Lilly Carlsen slammed the phone down. “The caterer is giving me fits.”
“What’s wrong?” Her daughter, Laurel, glanced at the clipboard on the kitchen counter next to Lilly. It was covered with sticky notes in every color of the rainbow.
“Now she says she won’t be able to provide shrimp cocktail for the wedding. Bill and Noley specifically requested shrimp cocktail.”
“Why can’t she provide it?”
“Because she’s allergic to it. Just yesterday she called to say that she’s going to be short-staffed. And since she won’t have enough employees there, she’s afraid that will increase her chances of having to be near the shrimp. Apparently they give her hives and she swells up like a tick.”
Lilly wondered aloud for the hundredth time whose idea it had been for her to organize the wedding of her brother and her best friend.
“Mom, why do you keep asking that? It was your idea.”
“It’s way more work than I realized. My only experience was planning my own wedding, and that was a hoedown compared to this.”
“I don’t know why you couldn’t just hire someone on Juniper Lake Manor’s approved list of caterers.”
“I told you why. Noley was adamant that I hire a caterer who graduated from the culinary program at the community college. She’s always looking for opportunities for the graduates.”
“You couldn’t have talked her out of that?”
Lilly gave Laurel a look. “Hardly. Besides, I haven’t even tried. She’s had enough on her mind lately. And I would think, being in that program yourself, that you’d agree with her.”
Laurel shrugged. “I guess. But if the caterer isn’t doing a good job, you should be able to hire someone more reliable.”
“Well, it’s too late to hire someone else now anyway. With the wedding only a few days away, we’re just going to have to cross our fingers and hope for the best.”
Lilly’s next call was to her son, Tighe. He was nearing the end of his sophomore year in college and had the honor of being Bill’s best man. Lilly hadn’t seen him in several months, so she couldn’t wait until he arrived on Friday.
“I just want to make sure you know the plan.”
“Yup. I’ll go after my last class tomorrow and pick up the tux. I’ll be home by around two on Friday afternoon. What time is the rehearsal?”
“Four. As long as you’re home by three o’clock, you’ll be fine.”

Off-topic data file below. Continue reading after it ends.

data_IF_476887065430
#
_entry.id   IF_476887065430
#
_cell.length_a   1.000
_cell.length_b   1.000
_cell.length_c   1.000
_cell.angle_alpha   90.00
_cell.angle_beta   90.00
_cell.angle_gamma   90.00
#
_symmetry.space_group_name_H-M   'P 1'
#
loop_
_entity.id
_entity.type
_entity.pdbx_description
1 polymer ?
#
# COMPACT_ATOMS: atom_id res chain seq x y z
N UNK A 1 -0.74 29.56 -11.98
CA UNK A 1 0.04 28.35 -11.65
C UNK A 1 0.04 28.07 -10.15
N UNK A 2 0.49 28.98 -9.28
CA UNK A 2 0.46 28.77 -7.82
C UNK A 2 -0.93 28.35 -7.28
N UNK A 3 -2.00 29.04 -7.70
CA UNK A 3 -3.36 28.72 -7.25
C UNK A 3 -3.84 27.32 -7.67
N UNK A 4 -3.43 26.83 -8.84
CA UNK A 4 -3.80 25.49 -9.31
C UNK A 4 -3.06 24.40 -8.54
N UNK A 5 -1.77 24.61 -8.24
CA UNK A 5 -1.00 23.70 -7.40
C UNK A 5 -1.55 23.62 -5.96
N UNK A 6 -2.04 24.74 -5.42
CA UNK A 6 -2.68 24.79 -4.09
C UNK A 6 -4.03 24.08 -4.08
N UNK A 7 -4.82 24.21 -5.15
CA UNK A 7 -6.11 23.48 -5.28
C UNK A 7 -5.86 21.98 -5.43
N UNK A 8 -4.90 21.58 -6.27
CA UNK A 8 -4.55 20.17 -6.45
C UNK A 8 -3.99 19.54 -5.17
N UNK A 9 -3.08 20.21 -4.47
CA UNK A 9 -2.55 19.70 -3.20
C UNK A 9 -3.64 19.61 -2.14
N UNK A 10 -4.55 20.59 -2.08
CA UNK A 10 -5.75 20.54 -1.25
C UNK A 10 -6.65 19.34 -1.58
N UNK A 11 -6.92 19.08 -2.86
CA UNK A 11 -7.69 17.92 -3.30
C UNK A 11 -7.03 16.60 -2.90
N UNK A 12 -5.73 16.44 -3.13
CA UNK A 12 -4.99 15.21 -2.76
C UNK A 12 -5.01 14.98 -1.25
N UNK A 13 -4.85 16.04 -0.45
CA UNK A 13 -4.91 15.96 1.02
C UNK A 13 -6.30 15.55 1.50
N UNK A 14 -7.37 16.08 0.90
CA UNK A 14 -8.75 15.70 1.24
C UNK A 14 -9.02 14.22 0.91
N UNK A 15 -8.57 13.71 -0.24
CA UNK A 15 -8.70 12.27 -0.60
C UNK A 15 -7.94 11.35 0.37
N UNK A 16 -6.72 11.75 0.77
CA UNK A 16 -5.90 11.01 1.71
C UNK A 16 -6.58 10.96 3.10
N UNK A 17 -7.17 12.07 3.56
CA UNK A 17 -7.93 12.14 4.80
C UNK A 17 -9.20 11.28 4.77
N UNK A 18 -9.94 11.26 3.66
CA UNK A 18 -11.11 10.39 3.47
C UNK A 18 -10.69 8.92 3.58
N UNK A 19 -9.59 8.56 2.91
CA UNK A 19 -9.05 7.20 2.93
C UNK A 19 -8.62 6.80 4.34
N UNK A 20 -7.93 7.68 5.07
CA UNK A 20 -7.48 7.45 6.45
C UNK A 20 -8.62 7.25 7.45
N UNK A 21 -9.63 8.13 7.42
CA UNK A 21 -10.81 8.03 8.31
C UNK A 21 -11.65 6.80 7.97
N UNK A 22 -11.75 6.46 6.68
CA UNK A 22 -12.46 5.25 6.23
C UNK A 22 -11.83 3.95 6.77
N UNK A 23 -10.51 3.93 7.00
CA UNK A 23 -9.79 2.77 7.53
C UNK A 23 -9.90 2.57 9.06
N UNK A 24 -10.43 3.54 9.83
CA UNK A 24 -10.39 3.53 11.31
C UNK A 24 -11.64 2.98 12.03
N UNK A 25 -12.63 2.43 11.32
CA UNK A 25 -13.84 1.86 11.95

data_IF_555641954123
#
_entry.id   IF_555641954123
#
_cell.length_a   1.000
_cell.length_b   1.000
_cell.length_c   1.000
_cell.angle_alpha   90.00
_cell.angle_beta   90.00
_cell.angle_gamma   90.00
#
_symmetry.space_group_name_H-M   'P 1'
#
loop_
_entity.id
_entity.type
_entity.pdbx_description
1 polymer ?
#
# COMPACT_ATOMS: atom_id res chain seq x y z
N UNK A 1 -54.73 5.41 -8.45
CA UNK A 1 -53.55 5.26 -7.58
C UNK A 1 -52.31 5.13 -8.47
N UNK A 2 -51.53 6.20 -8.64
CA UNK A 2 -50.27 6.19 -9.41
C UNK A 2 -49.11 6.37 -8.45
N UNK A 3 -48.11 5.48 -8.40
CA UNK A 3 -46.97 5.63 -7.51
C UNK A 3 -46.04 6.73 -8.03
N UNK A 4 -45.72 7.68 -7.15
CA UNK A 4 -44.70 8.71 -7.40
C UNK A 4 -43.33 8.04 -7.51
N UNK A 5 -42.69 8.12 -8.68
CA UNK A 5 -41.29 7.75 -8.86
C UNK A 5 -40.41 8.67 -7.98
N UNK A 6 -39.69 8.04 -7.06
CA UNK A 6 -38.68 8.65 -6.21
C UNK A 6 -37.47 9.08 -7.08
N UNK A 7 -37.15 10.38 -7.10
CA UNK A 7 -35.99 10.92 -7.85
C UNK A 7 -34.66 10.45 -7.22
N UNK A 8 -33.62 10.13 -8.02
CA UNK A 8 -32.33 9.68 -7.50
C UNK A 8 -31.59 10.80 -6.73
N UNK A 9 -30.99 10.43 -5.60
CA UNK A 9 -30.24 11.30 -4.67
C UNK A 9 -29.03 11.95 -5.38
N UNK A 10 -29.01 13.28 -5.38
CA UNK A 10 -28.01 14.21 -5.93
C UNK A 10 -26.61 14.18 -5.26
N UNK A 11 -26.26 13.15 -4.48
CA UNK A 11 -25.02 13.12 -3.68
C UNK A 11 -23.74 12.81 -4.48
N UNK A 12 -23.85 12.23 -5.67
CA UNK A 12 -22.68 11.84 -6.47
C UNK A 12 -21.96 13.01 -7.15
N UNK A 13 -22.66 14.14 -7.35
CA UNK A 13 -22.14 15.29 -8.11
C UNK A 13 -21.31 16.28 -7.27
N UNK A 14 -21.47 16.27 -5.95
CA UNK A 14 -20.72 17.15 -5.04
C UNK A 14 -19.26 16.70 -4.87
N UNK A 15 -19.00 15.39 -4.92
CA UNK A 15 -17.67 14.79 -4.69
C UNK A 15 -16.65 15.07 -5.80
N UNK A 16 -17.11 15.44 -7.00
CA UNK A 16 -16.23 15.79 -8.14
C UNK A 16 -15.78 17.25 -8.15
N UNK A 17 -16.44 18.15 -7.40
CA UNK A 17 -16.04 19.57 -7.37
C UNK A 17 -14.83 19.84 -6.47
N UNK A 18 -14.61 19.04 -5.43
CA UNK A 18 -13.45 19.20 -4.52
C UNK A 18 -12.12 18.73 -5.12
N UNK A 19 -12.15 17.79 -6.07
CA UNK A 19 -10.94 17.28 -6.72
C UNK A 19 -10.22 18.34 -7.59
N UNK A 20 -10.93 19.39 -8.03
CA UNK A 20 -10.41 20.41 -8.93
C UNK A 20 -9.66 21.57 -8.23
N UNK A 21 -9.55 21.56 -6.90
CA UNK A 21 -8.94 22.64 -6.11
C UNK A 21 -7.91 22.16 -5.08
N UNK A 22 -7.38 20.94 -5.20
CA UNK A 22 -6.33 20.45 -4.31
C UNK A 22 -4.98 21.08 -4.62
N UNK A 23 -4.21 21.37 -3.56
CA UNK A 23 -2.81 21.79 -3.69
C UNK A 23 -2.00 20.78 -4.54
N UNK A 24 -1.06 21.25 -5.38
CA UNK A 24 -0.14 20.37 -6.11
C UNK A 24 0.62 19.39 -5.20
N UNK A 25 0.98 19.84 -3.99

“The only problem is that I’m going to miss a review session that afternoon for my hardest class.”
“Can someone tape it so you can watch it?”
“I guess so. The thing is, I wanted to ask the professor some questions.”
“I’m sorry, Tighe. Is there another session you could attend?”
“Yeah, but it’s on Saturday. I’m really worried about that final.”
“When’s the final?”
“Want me to get in touch with the professor and explain what’s going on?”
“God, no. I’m not in second grade. I’ll deal with it. Thanks, anyway.”
“All right. Let me know if you change your mind. I’m looking forward to seeing you Friday.”
“Love you, Mom.”
Lilly hung up and dialed Bill’s number. She knew he was at work, but she needed to run a couple of last-minute details by him. He and Noley had wanted an April wedding, but Noley’s publisher had other ideas—namely, they wanted her to appear on television and radio shows in the weeks leading up to the publication of her new cookbook. May Day was the first Saturday she’d be available after the first of March. Scheduling the wedding before she began her travels had been logistically impossible, so they had chosen the first available date. With Noley unavailable so much, Lilly had no choice but to make Bill her point person for wedding questions.
Lilly and Bill’s mother, Bev, was the real reason Bill and Noley wanted to have the wedding as soon as possible. With Bev’s worsening dementia and the associated physical impediments that went hand-in-hand with the disease, Lilly had a sinking feeling that time was not on their side; Bev had fallen several times over the past couple of months. Luckily Nikki—her regular nurse—or another nurse had always been nearby to assist immediately, but Lilly and the rest of the family feared that it was only a matter of time before Bev seriously hurt herself.